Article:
If the Apex drive was sold into the high volume consumer electronics market, it would likely sell at or below read-only DVD retail prices (expected to be around $600). Current street prices for the complete Apex PC storage system are less than $1,500. The removable 4.6GB read/write Apex cartridges cost $199, or less.

By the time $600 consumer DVD systems hit the street in mid to late 1996, one might reasonably expect that companies like Pinnacle will also have followed the typical computer/price performance curve. I.e., the Apex may also be selling for less than $1,000, and its cartridge media will also be much cheaper.

Consumers As Credit Card Fodder

But today, in comparison, for a paltry $40,000, Sony will generously sell you a professional 5.25" MO (magneto-optical) recorder unit that can store all of 1.3 gigabytes (for that kind of money, you can buy a few Apex drive units, and a high performance SGI 3D graphics workstation). Or if you like, Sony has a computer data storage version of its audio MiniDisc that you can buy. The computer MD stores just 140 MB data on its 2.5" media, has an average access time of 500 milliseconds, a data transfer rate of 150 kilobytes/sec, and costs $749.99 (Hint: save your money, and instead buy a $600 Iomega 'Jaz' 1GB removable cartridge drive which has performance close to regular hard drives).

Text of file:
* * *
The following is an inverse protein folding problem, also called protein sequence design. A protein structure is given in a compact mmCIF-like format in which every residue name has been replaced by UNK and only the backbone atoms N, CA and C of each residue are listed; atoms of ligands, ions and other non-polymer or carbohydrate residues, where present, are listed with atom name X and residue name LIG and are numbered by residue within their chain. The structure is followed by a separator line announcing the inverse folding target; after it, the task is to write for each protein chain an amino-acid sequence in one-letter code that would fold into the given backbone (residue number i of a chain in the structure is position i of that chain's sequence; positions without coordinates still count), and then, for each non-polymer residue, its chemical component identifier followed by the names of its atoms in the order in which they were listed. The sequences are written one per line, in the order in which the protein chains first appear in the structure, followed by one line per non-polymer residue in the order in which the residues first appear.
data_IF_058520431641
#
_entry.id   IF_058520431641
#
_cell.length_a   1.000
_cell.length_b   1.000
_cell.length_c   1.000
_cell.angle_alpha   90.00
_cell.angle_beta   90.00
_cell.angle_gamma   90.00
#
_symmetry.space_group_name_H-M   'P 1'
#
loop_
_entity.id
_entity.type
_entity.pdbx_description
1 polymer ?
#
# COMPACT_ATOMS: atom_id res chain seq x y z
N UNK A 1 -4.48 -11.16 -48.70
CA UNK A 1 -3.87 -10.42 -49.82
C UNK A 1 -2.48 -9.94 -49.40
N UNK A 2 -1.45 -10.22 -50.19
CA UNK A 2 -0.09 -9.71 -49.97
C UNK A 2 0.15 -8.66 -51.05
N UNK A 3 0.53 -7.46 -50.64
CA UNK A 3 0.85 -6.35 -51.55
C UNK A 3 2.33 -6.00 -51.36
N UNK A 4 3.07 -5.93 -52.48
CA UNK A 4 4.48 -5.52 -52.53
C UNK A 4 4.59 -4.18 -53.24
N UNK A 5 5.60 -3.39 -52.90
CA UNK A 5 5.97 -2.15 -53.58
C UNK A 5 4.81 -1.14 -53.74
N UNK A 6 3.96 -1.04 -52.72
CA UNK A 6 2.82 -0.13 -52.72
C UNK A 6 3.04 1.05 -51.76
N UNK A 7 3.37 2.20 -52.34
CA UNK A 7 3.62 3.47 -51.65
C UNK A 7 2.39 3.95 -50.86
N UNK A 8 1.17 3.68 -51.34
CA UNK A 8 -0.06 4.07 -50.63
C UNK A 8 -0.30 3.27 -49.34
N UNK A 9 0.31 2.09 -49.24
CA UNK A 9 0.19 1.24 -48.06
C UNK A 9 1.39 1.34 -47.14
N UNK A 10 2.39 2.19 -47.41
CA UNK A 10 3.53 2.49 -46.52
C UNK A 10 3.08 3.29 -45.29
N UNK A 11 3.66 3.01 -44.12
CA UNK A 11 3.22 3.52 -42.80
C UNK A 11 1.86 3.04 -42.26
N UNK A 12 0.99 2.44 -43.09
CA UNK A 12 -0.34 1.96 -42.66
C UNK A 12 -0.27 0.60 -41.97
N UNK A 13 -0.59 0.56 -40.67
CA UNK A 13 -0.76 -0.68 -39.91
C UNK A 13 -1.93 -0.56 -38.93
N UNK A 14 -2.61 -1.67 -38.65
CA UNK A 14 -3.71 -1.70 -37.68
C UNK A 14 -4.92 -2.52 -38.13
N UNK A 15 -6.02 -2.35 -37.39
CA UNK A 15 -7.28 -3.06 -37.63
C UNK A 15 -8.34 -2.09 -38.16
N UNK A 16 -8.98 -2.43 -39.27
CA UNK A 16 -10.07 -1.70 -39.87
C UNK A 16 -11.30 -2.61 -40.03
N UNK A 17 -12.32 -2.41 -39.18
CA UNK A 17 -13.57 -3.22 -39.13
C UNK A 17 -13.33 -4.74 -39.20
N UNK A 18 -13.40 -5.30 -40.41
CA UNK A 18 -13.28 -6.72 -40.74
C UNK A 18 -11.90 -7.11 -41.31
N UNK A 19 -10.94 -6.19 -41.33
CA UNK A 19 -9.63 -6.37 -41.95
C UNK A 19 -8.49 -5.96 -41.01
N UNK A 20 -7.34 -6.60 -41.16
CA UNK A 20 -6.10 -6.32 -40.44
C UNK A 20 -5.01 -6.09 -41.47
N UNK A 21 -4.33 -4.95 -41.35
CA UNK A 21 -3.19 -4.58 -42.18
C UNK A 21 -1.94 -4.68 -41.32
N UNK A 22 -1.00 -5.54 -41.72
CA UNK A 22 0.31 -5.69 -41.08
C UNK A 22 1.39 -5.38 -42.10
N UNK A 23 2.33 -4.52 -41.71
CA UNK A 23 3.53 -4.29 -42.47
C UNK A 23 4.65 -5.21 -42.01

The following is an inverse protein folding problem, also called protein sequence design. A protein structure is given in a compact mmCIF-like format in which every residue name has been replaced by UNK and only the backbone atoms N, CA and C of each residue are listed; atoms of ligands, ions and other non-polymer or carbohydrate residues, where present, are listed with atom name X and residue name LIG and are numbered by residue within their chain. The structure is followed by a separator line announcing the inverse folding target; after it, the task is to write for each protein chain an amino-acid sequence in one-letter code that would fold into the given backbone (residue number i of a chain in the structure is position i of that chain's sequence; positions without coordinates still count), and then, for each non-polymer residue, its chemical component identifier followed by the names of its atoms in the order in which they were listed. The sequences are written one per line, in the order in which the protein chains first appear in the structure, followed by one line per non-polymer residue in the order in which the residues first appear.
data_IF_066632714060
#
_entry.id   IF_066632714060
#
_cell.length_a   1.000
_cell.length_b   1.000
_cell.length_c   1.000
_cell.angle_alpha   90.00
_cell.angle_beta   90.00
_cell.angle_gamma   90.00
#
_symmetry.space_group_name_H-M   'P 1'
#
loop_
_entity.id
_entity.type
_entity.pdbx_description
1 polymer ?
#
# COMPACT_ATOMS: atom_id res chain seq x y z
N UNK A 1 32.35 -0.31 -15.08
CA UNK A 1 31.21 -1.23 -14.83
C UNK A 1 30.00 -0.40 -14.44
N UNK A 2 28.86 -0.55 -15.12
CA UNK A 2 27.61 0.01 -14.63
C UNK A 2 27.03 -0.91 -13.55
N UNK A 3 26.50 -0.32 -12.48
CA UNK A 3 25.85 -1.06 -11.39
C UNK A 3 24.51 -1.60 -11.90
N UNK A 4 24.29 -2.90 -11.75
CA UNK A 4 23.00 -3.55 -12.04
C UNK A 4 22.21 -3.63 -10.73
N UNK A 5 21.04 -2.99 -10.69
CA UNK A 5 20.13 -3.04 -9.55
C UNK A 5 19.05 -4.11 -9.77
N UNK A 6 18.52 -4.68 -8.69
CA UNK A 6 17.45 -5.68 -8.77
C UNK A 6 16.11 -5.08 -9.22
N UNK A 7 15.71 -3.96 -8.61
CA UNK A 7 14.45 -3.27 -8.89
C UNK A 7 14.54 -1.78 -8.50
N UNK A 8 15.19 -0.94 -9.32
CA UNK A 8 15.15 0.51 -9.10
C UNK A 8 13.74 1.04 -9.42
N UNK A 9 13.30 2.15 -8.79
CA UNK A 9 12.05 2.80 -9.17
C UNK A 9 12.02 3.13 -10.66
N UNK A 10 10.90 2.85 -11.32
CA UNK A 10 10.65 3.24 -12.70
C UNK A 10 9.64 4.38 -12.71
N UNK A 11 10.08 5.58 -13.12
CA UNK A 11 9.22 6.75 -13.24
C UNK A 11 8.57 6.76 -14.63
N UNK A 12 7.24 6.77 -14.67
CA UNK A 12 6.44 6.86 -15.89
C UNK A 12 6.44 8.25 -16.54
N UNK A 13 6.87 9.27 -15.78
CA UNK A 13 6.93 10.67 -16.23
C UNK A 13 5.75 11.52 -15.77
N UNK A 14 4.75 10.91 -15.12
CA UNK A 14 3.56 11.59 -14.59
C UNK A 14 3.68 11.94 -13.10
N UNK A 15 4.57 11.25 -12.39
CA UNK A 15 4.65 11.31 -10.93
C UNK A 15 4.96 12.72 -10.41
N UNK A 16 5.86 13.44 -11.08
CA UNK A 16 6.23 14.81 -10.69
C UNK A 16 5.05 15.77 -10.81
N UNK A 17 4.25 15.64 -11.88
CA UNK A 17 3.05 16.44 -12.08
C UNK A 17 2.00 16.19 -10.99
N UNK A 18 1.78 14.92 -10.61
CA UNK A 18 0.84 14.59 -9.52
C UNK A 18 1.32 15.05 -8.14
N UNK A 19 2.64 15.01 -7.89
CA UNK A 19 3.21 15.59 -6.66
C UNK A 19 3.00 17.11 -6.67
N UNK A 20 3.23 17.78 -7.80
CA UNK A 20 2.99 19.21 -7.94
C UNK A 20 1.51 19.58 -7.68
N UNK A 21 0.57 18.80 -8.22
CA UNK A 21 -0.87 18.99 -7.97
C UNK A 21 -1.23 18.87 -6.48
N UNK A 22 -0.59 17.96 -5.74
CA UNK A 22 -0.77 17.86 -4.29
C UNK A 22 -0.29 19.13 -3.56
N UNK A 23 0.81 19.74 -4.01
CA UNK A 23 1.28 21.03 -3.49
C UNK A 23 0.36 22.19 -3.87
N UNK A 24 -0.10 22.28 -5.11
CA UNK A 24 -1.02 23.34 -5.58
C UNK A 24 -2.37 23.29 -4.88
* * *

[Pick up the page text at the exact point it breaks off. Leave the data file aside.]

Finally, hapless consumers who want to buy a CD recorder device (CD-R) can only get 60 minutes of audio, thanks to the vendor-crippled disc blanks. They also get stiffed for a royalty on every blank CD they buy. And, of course, they get all the joys of SCMS, which prevents you from making third generation CD-R copies. Only the audio pros get a full 74 minutes of CD-R audio, and no SCMS. (The next issue of 21st will have a good deal more about SCMS, and other such unfortunate things.)

But not so for 'business' computer users. For a street price of less than $1,000, they can buy a Colorado Memory Systems (a division of Hewlett Packard) SureStore CD-Writer for a PC or Macintosh. The HP blanks will record either 650MB of data, or -- get this -- a full 74 minutes of digital audio. Even better, blank CDs from HP cost just $12, and have a shelf life of at least 100 years. And no SCMS, or royalties!